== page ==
Since 2018 CFI has been working with the Department of Social Services (DSS), the National Leadership Group and ten communities around Australia who have partnered together on the Stronger Places, Stronger People (SPSP) initiative. For DSS, the purpose of SPSP is “to demonstrate that place-based collective impact practice can create better outcomes for children and their families and can disrupt disadvantage in participating communities over time, where decades of interventions have failed.”
The long-term goal is to explore and develop through strategic learning, regular reflection and joint measurement, a new model of addressing the root causes of disadvantage in Australian communities. As work has developed over the last few years, government and community partners have been holding the question: what are the shifts in ways of working and the capabilities required from all partners to support community-led agendas for change?
Building on the depth of learning and insight from the local to national level, last month, SPSP held its first face-to-face learning event for government partners involved in place-based and community-led initiatives in Sydney on 22-23 June 2022. The event brought together state and Commonwealth government officials from a range of agencies to learn from each other about what these approaches mean for government ways of working and identify how to increase alignment to community-led agendas.
The workshop built on a series of 3 webinars between March – June 2022, showcasing lessons from SPSP and other place-based initiatives across Australia. The topics were shared reporting mechanisms (Hands Up Mallee), government support to community-led agendas (Maranguka), and challenges and opportunities to align funding and frameworks based on research from the University of Queensland (UQ) and CFI. As learning partners with the SPSP Initiative, Collaboration for Impact co-designed and facilitated the event and webinar series.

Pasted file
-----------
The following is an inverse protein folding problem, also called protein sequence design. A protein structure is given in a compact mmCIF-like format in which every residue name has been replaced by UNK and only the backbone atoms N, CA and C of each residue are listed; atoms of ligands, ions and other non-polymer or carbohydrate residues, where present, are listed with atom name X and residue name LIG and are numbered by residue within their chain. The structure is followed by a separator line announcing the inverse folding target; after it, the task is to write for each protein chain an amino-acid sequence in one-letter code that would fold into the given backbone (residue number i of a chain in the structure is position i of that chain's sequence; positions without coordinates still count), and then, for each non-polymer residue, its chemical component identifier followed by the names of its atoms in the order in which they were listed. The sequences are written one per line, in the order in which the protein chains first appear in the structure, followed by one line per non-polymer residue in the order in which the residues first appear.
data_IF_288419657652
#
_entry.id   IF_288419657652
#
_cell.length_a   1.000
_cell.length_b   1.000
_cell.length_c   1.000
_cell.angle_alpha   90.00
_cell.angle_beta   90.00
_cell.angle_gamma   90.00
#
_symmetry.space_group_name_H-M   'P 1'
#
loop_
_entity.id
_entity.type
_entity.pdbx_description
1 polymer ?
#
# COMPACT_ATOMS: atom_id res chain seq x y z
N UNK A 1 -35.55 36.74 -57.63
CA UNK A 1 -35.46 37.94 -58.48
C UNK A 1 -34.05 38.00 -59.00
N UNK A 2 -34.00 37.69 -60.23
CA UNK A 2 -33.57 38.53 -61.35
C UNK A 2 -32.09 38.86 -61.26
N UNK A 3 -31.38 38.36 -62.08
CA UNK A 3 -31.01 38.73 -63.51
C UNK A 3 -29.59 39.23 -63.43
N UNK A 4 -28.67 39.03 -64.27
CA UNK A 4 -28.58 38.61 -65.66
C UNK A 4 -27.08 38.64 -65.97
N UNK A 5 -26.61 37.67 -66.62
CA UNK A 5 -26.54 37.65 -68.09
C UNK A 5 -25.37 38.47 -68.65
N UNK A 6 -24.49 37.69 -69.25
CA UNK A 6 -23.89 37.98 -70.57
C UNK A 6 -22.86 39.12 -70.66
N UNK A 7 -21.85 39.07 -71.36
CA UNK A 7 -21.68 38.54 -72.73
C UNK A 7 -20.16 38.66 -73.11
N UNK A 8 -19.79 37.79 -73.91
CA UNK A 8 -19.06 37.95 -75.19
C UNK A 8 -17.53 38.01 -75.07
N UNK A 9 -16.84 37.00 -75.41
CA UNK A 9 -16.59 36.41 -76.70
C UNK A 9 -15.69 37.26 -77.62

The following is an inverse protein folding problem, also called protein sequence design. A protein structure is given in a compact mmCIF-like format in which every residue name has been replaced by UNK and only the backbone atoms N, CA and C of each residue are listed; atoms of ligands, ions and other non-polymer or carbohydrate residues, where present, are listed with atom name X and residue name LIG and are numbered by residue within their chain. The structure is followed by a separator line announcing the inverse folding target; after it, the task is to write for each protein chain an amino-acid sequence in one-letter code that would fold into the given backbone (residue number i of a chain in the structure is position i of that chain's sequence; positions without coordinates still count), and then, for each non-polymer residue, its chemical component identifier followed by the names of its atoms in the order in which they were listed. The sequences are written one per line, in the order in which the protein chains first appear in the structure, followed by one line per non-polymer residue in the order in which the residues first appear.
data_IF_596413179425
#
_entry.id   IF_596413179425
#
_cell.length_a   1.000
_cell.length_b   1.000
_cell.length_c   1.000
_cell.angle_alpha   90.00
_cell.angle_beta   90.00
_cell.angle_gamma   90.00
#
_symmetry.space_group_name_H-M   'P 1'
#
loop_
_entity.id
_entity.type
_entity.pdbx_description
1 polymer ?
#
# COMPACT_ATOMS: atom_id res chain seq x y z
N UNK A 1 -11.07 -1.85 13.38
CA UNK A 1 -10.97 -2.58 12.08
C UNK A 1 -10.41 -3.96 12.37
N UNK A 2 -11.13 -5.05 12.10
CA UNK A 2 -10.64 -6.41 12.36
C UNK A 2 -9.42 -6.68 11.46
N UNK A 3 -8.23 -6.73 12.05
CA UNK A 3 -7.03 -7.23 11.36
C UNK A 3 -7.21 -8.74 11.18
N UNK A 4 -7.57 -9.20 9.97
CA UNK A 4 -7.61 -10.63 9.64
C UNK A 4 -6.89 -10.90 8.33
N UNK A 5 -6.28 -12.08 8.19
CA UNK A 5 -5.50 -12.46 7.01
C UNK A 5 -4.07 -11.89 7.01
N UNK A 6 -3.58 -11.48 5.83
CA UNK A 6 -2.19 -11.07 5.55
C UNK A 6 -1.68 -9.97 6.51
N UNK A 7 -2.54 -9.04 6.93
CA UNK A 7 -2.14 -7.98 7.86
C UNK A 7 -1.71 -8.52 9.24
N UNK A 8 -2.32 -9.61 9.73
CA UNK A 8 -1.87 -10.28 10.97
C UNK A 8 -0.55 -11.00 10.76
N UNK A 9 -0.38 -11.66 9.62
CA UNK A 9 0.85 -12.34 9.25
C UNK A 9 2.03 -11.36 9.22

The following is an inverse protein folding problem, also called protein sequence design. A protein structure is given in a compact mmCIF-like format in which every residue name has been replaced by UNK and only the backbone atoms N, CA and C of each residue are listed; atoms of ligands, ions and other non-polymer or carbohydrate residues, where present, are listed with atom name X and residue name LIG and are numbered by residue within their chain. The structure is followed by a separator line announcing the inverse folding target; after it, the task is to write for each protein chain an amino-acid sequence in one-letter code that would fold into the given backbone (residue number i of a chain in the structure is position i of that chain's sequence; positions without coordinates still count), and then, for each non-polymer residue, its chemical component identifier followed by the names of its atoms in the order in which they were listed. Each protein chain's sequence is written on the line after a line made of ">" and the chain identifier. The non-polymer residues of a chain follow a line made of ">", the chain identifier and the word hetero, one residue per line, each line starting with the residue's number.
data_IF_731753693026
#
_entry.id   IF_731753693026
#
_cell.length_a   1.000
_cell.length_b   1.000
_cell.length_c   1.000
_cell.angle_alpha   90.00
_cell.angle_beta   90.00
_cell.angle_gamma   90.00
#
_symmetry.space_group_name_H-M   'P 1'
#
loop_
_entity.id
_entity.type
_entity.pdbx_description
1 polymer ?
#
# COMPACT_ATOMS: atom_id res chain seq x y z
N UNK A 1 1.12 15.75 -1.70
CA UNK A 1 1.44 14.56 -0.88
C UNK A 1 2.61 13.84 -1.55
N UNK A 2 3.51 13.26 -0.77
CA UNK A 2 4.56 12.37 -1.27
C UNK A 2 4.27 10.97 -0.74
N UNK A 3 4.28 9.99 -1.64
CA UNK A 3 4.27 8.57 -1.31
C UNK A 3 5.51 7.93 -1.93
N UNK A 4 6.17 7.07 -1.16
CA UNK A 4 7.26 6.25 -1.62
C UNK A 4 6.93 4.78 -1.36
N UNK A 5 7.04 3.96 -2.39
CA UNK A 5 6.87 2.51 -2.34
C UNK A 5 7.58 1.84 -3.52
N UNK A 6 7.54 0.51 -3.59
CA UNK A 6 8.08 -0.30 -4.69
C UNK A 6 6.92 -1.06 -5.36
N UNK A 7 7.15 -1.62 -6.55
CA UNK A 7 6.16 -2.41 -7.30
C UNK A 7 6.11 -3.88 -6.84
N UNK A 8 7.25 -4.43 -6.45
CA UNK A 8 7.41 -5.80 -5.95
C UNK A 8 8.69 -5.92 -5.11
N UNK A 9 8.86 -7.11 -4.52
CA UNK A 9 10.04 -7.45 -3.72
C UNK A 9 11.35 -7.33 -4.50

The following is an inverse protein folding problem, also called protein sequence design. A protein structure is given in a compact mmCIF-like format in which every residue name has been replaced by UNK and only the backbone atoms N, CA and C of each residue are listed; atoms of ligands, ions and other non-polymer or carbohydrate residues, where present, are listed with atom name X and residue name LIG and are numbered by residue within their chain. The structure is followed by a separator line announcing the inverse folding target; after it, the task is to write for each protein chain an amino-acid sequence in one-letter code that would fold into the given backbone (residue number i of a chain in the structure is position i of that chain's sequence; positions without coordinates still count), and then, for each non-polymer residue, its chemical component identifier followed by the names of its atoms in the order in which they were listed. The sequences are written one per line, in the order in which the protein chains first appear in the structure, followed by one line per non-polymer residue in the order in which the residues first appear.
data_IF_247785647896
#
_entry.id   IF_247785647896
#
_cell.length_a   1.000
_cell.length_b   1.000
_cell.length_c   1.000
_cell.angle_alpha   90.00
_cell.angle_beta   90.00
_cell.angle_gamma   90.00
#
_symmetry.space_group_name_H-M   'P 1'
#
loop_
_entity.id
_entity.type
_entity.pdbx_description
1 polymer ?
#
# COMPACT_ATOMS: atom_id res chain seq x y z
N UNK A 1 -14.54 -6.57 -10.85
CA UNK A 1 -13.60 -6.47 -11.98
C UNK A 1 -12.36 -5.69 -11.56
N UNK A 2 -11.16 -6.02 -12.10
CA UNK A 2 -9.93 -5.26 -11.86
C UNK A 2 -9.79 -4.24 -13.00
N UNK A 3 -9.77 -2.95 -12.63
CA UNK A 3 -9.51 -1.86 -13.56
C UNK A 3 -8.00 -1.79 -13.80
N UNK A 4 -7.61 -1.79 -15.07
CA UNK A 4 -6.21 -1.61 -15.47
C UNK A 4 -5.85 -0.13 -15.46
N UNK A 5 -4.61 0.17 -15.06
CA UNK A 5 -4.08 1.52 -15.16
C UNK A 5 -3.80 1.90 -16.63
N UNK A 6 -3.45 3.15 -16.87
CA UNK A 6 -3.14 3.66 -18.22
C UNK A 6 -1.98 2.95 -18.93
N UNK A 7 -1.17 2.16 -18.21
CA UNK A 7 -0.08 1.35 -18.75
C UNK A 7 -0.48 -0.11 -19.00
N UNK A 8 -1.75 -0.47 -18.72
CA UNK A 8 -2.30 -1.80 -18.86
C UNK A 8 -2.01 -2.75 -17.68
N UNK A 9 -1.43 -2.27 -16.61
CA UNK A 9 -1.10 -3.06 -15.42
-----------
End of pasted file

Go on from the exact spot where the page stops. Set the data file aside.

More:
The tensions and behaviours involved in sharing power and decision-making were a central theme throughout the two days. A presentation from ANZSOG explored the role of power and politics, authorising environments and organisational capacity, illustrated by examples from the establishment of the First Peoples Assembly and the Yoorrook Commission in Victoria. This forward looking discussion was complemented by a potted history of place-based initiatives in Australia over the last century from UQ. The need for robust documentation of learning and the role of the civil service in ensuring continuity when elected officials change were key insights.
Five backbone leads attended on the second day and shared key themes from the Annual Learning Event, held in Adelaide in May with community leaders from SPSP initiatives, and their offers and suggestions for government. A panel of state and Commonwealth officials shared tangible examples of changes being implemented in contracting, sharing decision-making, briefing processes and development of capability and learning frameworks that support community-led approaches. Being comfortable with the level of discomfort operating in this shared middle space demands, and the different notions of time that working in partnership requires were noted. Participants were energised by the opportunity to amplify these ways of working, that a new government with a focus on the four priority areas of the Closing the Gap, and on First Nations Voice, presents.
Four questions were workshopped in small groups, generating a range of ideas and potential actions:
This set of priorities, the culmination of lessons shared by SPSP partners throughout 2022, will form the basis for continued discussion with a wider group of stakeholders both within government, and with communities and service providers working together over the coming months.
Author, Sarah Callaghan – Systems Change Practitioner, Collaboration for Impact.Back to all